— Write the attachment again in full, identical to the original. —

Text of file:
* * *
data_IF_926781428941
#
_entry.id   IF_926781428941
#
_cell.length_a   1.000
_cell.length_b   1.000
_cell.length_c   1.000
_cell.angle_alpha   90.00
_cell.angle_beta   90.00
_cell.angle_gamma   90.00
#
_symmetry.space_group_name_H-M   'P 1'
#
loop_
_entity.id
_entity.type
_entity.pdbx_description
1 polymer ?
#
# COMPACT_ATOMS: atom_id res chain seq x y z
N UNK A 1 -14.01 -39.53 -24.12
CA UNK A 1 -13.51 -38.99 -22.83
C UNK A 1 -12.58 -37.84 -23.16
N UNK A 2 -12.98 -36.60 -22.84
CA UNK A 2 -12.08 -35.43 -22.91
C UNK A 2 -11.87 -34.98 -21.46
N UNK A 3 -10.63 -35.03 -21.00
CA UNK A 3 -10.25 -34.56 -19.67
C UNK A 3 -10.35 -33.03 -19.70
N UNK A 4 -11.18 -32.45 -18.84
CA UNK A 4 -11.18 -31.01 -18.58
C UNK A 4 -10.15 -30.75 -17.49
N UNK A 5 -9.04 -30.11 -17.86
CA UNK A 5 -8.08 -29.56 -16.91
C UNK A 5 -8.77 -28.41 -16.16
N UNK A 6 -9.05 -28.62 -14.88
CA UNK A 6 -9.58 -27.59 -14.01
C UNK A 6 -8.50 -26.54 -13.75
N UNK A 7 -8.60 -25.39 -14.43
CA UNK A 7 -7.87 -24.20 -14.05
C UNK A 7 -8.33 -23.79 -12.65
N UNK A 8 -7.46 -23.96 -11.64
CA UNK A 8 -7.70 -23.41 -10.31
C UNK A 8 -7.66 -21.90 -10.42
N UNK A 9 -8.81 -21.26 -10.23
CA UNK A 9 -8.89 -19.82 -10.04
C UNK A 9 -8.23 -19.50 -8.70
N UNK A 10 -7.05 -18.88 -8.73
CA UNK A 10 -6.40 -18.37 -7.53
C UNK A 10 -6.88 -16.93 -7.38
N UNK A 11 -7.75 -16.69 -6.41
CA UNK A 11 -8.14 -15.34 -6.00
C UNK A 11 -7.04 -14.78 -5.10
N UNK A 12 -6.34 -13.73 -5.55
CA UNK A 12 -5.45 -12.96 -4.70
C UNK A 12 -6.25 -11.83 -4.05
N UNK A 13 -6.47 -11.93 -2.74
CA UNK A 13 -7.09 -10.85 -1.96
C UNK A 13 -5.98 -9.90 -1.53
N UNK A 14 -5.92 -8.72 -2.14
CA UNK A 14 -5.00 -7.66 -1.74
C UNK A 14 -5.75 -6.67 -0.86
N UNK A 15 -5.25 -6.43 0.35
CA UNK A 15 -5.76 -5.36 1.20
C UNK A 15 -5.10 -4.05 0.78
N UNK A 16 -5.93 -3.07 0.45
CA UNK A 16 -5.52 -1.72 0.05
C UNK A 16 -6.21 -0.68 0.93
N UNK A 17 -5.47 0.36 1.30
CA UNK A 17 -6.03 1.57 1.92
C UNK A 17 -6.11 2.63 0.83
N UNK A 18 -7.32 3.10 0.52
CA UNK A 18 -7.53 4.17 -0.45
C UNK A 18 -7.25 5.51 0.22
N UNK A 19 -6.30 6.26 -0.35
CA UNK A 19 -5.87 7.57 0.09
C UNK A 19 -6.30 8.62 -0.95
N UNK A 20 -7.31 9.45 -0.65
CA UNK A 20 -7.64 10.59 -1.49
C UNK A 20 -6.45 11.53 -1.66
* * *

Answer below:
data_IF_926781428941
#
_entry.id   IF_926781428941
#
_cell.length_a   1.000
_cell.length_b   1.000
_cell.length_c   1.000
_cell.angle_alpha   90.00
_cell.angle_beta   90.00
_cell.angle_gamma   90.00
#
_symmetry.space_group_name_H-M   'P 1'
#
loop_
_entity.id
_entity.type
_entity.pdbx_description
1 polymer ?
#
# COMPACT_ATOMS: atom_id res chain seq x y z
N UNK A 1 -14.01 -39.53 -24.12
CA UNK A 1 -13.51 -38.99 -22.83
C UNK A 1 -12.58 -37.84 -23.16
N UNK A 2 -12.98 -36.60 -22.84
CA UNK A 2 -12.08 -35.43 -22.91
C UNK A 2 -11.87 -34.98 -21.46
N UNK A 3 -10.63 -35.03 -21.00
CA UNK A 3 -10.25 -34.56 -19.67
C UNK A 3 -10.35 -33.03 -19.70
N UNK A 4 -11.18 -32.45 -18.84
CA UNK A 4 -11.18 -31.01 -18.58
C UNK A 4 -10.15 -30.75 -17.49
N UNK A 5 -9.04 -30.11 -17.86
CA UNK A 5 -8.08 -29.56 -16.91
C UNK A 5 -8.77 -28.41 -16.16
N UNK A 6 -9.05 -28.62 -14.88
CA UNK A 6 -9.58 -27.59 -14.01
C UNK A 6 -8.50 -26.54 -13.75
N UNK A 7 -8.60 -25.39 -14.43
CA UNK A 7 -7.87 -24.20 -14.05
C UNK A 7 -8.33 -23.79 -12.65
N UNK A 8 -7.46 -23.96 -11.64
CA UNK A 8 -7.70 -23.41 -10.31
C UNK A 8 -7.66 -21.90 -10.42
N UNK A 9 -8.81 -21.26 -10.23
CA UNK A 9 -8.89 -19.82 -10.04
C UNK A 9 -8.23 -19.50 -8.70
N UNK A 10 -7.05 -18.88 -8.73
CA UNK A 10 -6.40 -18.37 -7.53
C UNK A 10 -6.88 -16.93 -7.38
N UNK A 11 -7.75 -16.69 -6.41
CA UNK A 11 -8.14 -15.34 -6.00
C UNK A 11 -7.04 -14.78 -5.10
N UNK A 12 -6.34 -13.73 -5.55
CA UNK A 12 -5.45 -12.96 -4.70
C UNK A 12 -6.25 -11.83 -4.05
N UNK A 13 -6.47 -11.93 -2.74
CA UNK A 13 -7.09 -10.85 -1.96
C UNK A 13 -5.98 -9.90 -1.53
N UNK A 14 -5.92 -8.72 -2.14
CA UNK A 14 -5.00 -7.66 -1.74
C UNK A 14 -5.75 -6.67 -0.86
N UNK A 15 -5.25 -6.43 0.35
CA UNK A 15 -5.76 -5.36 1.20
C UNK A 15 -5.10 -4.05 0.78
N UNK A 16 -5.93 -3.07 0.45
CA UNK A 16 -5.52 -1.72 0.05
C UNK A 16 -6.21 -0.68 0.93
N UNK A 17 -5.47 0.36 1.30
CA UNK A 17 -6.03 1.57 1.92
C UNK A 17 -6.11 2.63 0.83
N UNK A 18 -7.32 3.10 0.52
CA UNK A 18 -7.53 4.17 -0.45
C UNK A 18 -7.25 5.51 0.22
N UNK A 19 -6.30 6.26 -0.35
CA UNK A 19 -5.87 7.57 0.09
C UNK A 19 -6.30 8.62 -0.95
N UNK A 20 -7.31 9.45 -0.65
CA UNK A 20 -7.64 10.59 -1.49
C UNK A 20 -6.45 11.53 -1.66